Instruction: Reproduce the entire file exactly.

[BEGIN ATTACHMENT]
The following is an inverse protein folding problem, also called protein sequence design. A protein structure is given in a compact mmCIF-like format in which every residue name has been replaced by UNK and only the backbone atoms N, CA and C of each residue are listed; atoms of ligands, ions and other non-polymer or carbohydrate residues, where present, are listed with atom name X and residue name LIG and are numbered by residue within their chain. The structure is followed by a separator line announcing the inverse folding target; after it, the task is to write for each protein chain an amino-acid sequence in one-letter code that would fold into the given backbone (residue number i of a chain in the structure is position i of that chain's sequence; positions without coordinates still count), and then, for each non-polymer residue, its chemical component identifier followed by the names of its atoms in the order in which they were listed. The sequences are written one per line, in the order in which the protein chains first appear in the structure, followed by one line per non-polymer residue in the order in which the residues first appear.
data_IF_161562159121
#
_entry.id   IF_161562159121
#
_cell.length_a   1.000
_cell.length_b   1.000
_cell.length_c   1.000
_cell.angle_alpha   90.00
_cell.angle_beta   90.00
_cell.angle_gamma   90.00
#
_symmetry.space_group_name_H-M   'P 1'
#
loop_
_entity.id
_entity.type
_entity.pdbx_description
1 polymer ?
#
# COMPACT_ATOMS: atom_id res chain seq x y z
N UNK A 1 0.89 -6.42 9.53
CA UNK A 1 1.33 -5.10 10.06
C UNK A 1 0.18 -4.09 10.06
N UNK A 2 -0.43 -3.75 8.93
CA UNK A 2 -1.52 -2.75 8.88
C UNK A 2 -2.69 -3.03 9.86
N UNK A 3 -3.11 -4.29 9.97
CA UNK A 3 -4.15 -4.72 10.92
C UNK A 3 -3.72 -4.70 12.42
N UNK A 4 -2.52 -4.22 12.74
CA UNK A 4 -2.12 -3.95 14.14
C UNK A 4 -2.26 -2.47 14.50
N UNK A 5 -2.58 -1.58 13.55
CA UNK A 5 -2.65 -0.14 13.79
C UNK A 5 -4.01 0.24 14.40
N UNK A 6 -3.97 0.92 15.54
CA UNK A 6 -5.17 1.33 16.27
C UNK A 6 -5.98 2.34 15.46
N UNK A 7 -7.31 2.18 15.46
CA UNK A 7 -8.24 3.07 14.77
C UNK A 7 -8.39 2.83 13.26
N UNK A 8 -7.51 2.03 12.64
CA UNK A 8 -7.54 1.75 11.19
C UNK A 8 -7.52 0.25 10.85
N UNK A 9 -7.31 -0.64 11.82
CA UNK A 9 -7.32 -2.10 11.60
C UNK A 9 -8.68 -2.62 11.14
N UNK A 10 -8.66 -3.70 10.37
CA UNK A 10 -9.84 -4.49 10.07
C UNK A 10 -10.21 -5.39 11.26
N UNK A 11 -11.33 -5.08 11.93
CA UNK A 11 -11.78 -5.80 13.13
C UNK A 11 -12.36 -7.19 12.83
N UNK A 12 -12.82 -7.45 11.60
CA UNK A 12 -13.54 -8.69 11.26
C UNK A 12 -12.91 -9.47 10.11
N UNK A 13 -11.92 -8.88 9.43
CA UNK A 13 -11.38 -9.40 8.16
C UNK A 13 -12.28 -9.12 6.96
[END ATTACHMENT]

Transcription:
The following is an inverse protein folding problem, also called protein sequence design. A protein structure is given in a compact mmCIF-like format in which every residue name has been replaced by UNK and only the backbone atoms N, CA and C of each residue are listed; atoms of ligands, ions and other non-polymer or carbohydrate residues, where present, are listed with atom name X and residue name LIG and are numbered by residue within their chain. The structure is followed by a separator line announcing the inverse folding target; after it, the task is to write for each protein chain an amino-acid sequence in one-letter code that would fold into the given backbone (residue number i of a chain in the structure is position i of that chain's sequence; positions without coordinates still count), and then, for each non-polymer residue, its chemical component identifier followed by the names of its atoms in the order in which they were listed. The sequences are written one per line, in the order in which the protein chains first appear in the structure, followed by one line per non-polymer residue in the order in which the residues first appear.
data_IF_161562159121
#
_entry.id   IF_161562159121
#
_cell.length_a   1.000
_cell.length_b   1.000
_cell.length_c   1.000
_cell.angle_alpha   90.00
_cell.angle_beta   90.00
_cell.angle_gamma   90.00
#
_symmetry.space_group_name_H-M   'P 1'
#
loop_
_entity.id
_entity.type
_entity.pdbx_description
1 polymer ?
#
# COMPACT_ATOMS: atom_id res chain seq x y z
N UNK A 1 0.89 -6.42 9.53
CA UNK A 1 1.33 -5.10 10.06
C UNK A 1 0.18 -4.09 10.06
N UNK A 2 -0.43 -3.75 8.93
CA UNK A 2 -1.52 -2.75 8.88
C UNK A 2 -2.69 -3.03 9.86
N UNK A 3 -3.11 -4.29 9.97
CA UNK A 3 -4.15 -4.72 10.92
C UNK A 3 -3.72 -4.70 12.42
N UNK A 4 -2.52 -4.22 12.74
CA UNK A 4 -2.12 -3.95 14.14
C UNK A 4 -2.26 -2.47 14.50
N UNK A 5 -2.58 -1.58 13.55
CA UNK A 5 -2.65 -0.14 13.79
C UNK A 5 -4.01 0.24 14.40
N UNK A 6 -3.97 0.92 15.54
CA UNK A 6 -5.17 1.33 16.27
C UNK A 6 -5.98 2.34 15.46
N UNK A 7 -7.31 2.18 15.46
CA UNK A 7 -8.24 3.07 14.77
C UNK A 7 -8.39 2.83 13.26
N UNK A 8 -7.51 2.03 12.64
CA UNK A 8 -7.54 1.75 11.19
C UNK A 8 -7.52 0.25 10.85
N UNK A 9 -7.31 -0.64 11.82
CA UNK A 9 -7.32 -2.10 11.60
C UNK A 9 -8.68 -2.62 11.14
N UNK A 10 -8.66 -3.70 10.37
CA UNK A 10 -9.84 -4.49 10.07
C UNK A 10 -10.21 -5.39 11.26
N UNK A 11 -11.33 -5.08 11.93
CA UNK A 11 -11.78 -5.80 13.13
C UNK A 11 -12.36 -7.19 12.83
N UNK A 12 -12.82 -7.45 11.60
CA UNK A 12 -13.54 -8.69 11.26
C UNK A 12 -12.91 -9.47 10.11
N UNK A 13 -11.92 -8.88 9.43
CA UNK A 13 -11.38 -9.40 8.16
C UNK A 13 -12.28 -9.12 6.96